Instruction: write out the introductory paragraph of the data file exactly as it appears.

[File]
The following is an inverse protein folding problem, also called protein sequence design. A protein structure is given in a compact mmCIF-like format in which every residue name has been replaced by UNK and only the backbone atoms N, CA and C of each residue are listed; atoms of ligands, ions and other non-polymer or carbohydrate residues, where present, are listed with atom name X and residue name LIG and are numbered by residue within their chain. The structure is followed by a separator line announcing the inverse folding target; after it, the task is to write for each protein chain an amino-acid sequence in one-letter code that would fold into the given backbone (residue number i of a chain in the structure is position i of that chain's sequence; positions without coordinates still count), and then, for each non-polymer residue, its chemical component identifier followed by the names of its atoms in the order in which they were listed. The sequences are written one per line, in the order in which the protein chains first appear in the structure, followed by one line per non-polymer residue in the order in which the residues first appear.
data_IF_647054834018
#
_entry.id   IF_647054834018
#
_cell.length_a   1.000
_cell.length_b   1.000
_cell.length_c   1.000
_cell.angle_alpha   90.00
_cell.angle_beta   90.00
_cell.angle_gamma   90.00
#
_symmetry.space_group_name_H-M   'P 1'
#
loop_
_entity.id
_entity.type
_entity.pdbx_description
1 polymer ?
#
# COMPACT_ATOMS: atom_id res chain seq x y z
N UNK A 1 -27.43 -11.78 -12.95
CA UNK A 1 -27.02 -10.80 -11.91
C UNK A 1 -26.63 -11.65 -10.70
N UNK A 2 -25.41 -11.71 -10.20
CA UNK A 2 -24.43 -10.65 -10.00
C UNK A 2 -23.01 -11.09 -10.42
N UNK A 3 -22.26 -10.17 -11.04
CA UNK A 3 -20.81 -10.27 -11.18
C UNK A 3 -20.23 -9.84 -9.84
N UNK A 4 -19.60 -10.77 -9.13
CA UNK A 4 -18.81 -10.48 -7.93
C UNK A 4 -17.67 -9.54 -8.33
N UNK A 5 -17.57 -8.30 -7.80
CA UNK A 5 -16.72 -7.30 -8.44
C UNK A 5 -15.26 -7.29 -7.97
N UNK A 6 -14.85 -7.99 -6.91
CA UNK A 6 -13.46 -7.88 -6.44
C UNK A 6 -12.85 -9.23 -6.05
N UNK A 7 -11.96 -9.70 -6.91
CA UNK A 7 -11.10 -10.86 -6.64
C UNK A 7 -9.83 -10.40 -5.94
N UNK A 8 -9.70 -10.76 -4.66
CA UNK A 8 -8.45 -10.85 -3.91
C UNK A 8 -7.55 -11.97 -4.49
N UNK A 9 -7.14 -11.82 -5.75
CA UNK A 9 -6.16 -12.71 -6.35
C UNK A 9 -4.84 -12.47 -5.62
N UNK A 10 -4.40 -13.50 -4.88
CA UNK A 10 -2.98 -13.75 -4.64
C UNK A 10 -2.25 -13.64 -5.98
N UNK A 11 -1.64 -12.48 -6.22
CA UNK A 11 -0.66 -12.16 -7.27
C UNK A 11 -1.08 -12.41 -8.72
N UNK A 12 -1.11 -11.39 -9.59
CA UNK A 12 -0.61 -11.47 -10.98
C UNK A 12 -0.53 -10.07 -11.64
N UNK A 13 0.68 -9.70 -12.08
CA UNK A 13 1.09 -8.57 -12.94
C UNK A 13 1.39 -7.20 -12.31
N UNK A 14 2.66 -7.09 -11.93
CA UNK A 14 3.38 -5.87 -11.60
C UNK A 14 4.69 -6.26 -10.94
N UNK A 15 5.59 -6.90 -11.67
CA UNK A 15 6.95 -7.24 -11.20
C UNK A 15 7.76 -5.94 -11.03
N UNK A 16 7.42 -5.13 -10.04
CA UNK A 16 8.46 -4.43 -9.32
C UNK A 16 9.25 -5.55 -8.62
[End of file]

The following is an inverse protein folding problem, also called protein sequence design. A protein structure is given in a compact mmCIF-like format in which every residue name has been replaced by UNK and only the backbone atoms N, CA and C of each residue are listed; atoms of ligands, ions and other non-polymer or carbohydrate residues, where present, are listed with atom name X and residue name LIG and are numbered by residue within their chain. The structure is followed by a separator line announcing the inverse folding target; after it, the task is to write for each protein chain an amino-acid sequence in one-letter code that would fold into the given backbone (residue number i of a chain in the structure is position i of that chain's sequence; positions without coordinates still count), and then, for each non-polymer residue, its chemical component identifier followed by the names of its atoms in the order in which they were listed. The sequences are written one per line, in the order in which the protein chains first appear in the structure, followed by one line per non-polymer residue in the order in which the residues first appear.